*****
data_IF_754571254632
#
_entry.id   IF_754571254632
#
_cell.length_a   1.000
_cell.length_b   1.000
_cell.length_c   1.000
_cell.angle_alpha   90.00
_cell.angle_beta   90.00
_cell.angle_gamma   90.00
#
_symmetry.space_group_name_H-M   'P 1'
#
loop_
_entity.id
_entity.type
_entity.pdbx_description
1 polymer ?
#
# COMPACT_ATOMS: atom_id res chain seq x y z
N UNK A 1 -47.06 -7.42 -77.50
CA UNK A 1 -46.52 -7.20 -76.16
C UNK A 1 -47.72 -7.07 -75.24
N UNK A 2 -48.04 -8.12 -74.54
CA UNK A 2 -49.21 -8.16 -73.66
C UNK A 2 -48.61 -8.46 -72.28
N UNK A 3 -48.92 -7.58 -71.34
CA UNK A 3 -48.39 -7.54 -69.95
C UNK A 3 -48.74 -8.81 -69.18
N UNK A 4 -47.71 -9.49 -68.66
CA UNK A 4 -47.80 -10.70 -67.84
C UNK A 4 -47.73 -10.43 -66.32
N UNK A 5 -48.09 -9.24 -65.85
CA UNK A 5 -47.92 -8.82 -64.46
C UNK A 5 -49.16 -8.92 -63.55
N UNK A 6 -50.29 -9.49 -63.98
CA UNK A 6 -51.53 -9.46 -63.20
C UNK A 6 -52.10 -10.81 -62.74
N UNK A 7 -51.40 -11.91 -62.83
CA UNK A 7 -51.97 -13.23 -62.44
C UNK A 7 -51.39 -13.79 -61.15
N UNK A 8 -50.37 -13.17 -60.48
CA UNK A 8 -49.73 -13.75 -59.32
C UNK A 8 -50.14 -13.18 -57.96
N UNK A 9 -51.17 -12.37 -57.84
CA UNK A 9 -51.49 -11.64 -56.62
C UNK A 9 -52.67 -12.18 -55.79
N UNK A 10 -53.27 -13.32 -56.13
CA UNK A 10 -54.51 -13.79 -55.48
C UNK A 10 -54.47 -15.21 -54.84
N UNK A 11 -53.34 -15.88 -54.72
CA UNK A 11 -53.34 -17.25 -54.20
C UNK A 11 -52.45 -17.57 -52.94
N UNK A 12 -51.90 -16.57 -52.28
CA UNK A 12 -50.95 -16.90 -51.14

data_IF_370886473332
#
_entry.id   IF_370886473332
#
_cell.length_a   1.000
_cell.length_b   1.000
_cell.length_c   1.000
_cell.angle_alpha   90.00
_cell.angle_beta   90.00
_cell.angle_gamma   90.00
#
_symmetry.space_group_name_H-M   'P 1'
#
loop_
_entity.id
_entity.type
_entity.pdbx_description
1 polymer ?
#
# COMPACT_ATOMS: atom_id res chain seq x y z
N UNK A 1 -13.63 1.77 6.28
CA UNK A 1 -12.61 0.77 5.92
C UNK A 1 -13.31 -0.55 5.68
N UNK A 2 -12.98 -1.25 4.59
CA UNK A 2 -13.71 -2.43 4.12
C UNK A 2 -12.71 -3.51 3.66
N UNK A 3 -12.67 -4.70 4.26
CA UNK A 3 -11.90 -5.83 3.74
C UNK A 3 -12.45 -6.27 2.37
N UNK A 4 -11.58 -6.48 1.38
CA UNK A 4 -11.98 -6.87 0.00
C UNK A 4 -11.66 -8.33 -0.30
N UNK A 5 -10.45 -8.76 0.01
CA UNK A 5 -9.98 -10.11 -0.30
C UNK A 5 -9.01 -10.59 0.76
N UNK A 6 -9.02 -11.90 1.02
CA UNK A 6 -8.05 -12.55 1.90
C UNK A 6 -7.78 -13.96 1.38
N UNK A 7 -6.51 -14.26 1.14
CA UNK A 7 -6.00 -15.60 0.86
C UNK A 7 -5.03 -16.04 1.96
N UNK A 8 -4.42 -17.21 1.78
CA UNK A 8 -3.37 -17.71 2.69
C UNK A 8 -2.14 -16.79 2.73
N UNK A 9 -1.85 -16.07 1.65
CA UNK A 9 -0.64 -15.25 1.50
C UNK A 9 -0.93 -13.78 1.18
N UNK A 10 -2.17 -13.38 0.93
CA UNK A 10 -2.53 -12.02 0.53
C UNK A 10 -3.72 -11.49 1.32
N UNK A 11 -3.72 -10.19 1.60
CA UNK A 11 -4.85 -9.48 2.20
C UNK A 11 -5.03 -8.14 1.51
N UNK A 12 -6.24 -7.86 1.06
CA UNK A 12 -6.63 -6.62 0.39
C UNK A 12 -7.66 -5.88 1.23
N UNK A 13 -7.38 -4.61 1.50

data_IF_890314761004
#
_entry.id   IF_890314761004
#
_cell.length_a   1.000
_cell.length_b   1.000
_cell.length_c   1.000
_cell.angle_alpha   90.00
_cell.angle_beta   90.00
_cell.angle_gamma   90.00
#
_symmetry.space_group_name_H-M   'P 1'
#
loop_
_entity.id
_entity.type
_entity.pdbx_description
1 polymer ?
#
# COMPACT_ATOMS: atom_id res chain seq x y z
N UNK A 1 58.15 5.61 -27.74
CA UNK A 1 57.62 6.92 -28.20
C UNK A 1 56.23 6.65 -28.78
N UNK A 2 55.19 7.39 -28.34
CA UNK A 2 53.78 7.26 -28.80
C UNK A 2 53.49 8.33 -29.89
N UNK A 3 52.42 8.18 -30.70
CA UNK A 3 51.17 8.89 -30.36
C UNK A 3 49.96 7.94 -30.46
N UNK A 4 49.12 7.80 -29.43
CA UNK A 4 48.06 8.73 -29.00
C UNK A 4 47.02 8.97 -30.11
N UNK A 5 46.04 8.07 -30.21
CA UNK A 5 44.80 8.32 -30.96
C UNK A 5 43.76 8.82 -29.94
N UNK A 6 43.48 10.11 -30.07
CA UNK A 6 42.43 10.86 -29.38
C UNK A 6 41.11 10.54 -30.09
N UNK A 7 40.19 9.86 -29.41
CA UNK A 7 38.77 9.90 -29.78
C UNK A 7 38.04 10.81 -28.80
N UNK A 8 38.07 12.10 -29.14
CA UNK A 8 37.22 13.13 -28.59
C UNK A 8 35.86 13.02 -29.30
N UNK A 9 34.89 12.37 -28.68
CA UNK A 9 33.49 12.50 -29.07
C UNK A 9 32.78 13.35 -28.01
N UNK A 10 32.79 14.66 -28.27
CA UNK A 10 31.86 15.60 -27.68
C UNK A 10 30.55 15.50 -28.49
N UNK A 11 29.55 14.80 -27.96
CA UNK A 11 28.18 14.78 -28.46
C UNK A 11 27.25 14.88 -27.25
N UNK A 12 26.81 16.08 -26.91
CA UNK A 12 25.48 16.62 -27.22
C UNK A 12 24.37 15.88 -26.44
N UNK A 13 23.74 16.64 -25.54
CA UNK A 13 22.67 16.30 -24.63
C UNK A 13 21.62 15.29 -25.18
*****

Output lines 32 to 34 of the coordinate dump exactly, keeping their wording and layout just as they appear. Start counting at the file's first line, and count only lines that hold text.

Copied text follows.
C UNK A 4 -47.73 -10.43 -66.32
N UNK A 5 -48.09 -9.24 -65.85
CA UNK A 5 -47.92 -8.82 -64.46